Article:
What is Data Activator?


Data Activator is currently in preview.

Data Activator is a no-code experience in Microsoft Fabric for automatically taking actions when patterns or conditions are detected in changing data. It monitors data in Power BI reports and Eventstreams items, for when the data hits certain thresholds or matches other patterns. It then automatically takes appropriate action such as alerting users or kicking off Power Automate workflows.

Data Activator allows customers to build a digital nervous system that acts across all their data, at scale and in a timely manner. Business users can describe business conditions in a no-code experience to launch actions such as Email, Teams notifications, Power Automate flows and call into third party action systems. Business users can self-serve their needs and reduce their reliance on internal IT and/or developer teams, either of which is often costly and hinders agility. Customer organizations don’t need a developer team to manage and maintain custom in-house monitoring or alerting solutions.

Some common use cases are:

  • Run ads when same-store sales decline.
  • Alert store managers to move food from failing grocery store freezers before it spoils.
  • Retain customers who had a bad experience by tracking their journey through apps, websites etc.
  • Help logistics companies find lost shipments proactively by starting an investigation workflow when package status isn’t updated for a certain length of time.
  • Alert account teams when customers fall into arrears, with customized time or value limits per customer.
  • Track data pipeline quality, either rerunning jobs or alerting when pipelines fail or anomalies are detected.

Core concepts

The following concepts are used to build and trigger automated actions and responses in Data Activator.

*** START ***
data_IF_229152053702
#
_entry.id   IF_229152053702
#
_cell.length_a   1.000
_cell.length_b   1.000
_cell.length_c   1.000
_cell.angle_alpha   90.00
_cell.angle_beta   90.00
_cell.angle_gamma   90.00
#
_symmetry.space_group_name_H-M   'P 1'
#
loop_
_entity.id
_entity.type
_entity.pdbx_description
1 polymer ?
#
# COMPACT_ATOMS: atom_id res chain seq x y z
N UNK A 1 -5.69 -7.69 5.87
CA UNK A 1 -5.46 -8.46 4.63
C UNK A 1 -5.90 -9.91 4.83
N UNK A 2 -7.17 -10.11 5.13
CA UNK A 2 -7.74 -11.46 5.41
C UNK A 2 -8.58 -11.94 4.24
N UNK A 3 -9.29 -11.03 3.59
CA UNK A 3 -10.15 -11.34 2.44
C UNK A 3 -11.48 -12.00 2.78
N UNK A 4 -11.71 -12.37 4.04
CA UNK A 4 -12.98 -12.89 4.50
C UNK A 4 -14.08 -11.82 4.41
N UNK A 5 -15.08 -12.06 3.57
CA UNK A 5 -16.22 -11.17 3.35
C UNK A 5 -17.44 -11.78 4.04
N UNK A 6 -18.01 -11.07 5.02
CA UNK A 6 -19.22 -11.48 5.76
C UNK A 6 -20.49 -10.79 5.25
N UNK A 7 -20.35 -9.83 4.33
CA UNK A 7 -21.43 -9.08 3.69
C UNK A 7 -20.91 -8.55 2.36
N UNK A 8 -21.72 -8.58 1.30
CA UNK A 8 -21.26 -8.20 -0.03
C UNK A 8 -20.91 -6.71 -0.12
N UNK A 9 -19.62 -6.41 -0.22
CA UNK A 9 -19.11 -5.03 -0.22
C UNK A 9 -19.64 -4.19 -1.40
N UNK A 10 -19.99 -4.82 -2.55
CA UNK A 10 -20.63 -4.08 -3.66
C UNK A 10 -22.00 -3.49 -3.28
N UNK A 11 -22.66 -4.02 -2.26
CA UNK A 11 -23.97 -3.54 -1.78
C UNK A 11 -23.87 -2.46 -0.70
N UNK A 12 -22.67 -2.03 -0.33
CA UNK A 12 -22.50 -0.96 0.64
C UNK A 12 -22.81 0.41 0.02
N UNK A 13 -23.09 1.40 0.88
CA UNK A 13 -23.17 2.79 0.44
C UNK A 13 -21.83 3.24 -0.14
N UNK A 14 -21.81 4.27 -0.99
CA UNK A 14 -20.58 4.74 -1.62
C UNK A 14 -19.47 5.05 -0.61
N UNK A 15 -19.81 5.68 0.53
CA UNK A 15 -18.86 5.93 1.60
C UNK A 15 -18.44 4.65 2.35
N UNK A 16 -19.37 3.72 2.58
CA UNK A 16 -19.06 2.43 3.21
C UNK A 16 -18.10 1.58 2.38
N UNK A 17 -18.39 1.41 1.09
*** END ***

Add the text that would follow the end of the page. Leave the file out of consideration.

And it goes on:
Data Activator considers all data sources to be streams of events. An event is an observation about the state of an object, with some identifier for the object itself, a timestamp, and the values for fields you’re monitoring. Event streams vary in frequency from many times per second in the case of IoT sensors down to more sporadic streams such as packages being scanned in and out of shipping locations.

Data being observed from Power BI is also treated as an event stream. In this case, events are observations made of the data on a regular schedule that would typically match the refresh frequency of your Power BI semantic model (previously known as dataset). This might only happen once a day, or even once a week – it’s just a slowly changing event stream.


The business objects that you want to monitor could be physical objects like Freezers, Vehicles, Packages, Users, etc. or less tangible concepts like Advertising Campaigns, Accounts, User Sessions. In your reflex item, you model the object by connecting one or more event streams, choosing a column from the object ID, and specifying the fields you want to make properties of the object.

The term ‘object instance’ means a specific Freezer/Vehicle/Package etc. whereas ‘object’ is typically used for the definition or class of object. We talk about the ‘population’ to refer to all the object instances.


Triggers define the conditions you want to detect on your objects, and the actions that you want to take when those conditions are met. When a trigger activates, it's always for a specific object instance. A trigger on a Freezer object might detect the freezer being too warm, and send an email to the relevant technician.


Properties are useful when you want to reuse logic across multiple triggers. You might define a property on a Freezer object that smooths out the temperature readings over a one-hour period. You could then use that smoothed value in many triggers.

Next steps

You can also learn more about Microsoft Fabric: